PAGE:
American Life in Poetry
Kansas poet Wyatt Townley has written a number of fine poems about the swift and relentless passage of time, one of the great themes of the world’s poetry, and I especially like this one.
Finding the Scarf
The woods are the book
we read over and over as children.
Now trees lie at angles, felled
by lightning, torn by tornados,
silvered trunks turning back
to earth. Late November light
slants through the oaks
as our small parade, father, mother, child,
shushes along, the wind searching treetops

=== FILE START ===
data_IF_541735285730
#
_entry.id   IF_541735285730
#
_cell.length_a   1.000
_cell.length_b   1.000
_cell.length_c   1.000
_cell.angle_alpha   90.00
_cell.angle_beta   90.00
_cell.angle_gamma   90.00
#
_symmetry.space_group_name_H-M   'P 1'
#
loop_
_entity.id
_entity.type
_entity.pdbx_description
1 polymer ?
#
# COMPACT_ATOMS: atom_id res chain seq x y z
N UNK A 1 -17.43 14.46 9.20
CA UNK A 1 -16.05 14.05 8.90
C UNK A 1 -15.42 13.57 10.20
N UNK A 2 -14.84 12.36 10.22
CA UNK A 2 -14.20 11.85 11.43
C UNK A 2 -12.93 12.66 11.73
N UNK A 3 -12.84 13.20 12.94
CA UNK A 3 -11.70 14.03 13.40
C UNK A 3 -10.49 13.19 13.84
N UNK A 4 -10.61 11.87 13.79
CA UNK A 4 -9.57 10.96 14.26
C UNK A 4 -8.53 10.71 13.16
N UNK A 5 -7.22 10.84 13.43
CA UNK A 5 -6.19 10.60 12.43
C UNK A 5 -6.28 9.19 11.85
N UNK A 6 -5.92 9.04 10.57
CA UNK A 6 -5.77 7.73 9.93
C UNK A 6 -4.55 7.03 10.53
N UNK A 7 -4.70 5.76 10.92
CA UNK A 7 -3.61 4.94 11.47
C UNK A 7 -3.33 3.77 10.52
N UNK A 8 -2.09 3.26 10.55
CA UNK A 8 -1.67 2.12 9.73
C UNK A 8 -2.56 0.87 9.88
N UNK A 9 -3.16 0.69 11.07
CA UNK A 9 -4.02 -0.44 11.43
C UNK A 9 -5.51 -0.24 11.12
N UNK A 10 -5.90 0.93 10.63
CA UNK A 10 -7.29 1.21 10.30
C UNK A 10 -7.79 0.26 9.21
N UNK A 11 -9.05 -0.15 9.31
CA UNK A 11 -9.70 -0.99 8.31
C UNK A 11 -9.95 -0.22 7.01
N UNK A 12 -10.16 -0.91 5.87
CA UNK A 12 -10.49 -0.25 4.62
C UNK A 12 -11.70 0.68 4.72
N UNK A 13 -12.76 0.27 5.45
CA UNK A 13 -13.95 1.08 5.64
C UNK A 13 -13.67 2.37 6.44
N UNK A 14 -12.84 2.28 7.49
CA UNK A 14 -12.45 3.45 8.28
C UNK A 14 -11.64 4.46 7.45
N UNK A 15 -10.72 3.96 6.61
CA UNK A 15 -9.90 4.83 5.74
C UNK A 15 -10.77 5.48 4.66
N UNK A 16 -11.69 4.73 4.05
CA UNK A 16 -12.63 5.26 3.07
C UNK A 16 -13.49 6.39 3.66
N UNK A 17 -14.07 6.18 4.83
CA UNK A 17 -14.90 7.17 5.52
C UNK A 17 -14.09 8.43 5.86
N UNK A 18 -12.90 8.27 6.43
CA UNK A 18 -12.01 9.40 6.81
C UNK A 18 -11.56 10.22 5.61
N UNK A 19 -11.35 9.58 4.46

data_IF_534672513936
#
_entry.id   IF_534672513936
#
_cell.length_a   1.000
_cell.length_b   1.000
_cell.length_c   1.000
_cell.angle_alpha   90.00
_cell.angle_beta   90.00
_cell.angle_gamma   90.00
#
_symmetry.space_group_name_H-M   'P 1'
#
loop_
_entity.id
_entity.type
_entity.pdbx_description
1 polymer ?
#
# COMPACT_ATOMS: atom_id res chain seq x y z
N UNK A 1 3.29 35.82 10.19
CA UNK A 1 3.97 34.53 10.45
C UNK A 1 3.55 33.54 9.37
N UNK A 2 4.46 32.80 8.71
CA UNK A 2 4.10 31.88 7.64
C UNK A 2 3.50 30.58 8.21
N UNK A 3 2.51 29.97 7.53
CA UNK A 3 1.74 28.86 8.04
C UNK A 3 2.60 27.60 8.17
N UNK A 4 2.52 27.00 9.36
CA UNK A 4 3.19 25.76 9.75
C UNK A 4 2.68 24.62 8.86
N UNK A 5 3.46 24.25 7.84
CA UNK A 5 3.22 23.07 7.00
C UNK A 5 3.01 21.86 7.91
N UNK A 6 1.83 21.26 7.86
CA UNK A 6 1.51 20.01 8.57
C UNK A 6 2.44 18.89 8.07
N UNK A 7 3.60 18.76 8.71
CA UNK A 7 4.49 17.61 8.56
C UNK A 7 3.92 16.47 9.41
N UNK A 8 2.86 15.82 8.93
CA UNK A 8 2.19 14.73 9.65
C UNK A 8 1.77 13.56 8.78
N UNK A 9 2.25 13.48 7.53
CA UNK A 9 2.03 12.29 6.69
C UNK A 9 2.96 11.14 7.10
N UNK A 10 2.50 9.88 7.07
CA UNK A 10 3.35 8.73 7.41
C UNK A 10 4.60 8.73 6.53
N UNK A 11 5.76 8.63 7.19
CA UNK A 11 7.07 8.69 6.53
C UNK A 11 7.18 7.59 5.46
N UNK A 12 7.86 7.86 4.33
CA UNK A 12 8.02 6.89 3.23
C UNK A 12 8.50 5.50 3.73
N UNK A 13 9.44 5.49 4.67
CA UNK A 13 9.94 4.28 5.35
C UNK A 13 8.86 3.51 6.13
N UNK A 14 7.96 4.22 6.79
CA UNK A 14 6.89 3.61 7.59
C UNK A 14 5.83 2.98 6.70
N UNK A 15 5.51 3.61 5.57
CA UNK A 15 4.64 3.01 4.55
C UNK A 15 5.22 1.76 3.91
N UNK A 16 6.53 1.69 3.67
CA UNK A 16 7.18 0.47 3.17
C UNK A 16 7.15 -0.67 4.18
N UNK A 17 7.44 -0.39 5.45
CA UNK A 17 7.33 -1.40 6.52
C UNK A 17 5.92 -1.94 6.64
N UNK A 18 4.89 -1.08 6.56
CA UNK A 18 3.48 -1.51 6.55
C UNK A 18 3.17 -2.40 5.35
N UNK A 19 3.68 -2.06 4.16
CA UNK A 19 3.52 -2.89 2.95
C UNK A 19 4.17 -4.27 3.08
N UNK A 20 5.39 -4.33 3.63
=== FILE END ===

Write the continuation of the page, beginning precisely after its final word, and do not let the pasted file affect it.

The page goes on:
for the last leaf. Childhood lies
on the forest floor, not evergreen
but oaken, its branches latched
to a graying sky. Here is the scarf
we left years ago like a bookmark,
meaning to return the next day,
having just turned our heads
toward a noise in the bushes,
toward the dinnerbell in the distance,
toward what we knew and did not know
we knew, in the spreading twilight
that returns changed to a changed place.
Poem copyright 2007 by Wyatt Townley from her most recent book of poems, “The Afterlives of Trees” (Woodley Press, 2011) and reprinted by permission of the author and publisher. American Life in Poetry is supported by The Poetry Foundation and the English department at the University of Nebraska-Lincoln. We do not accept unsolicited manuscripts.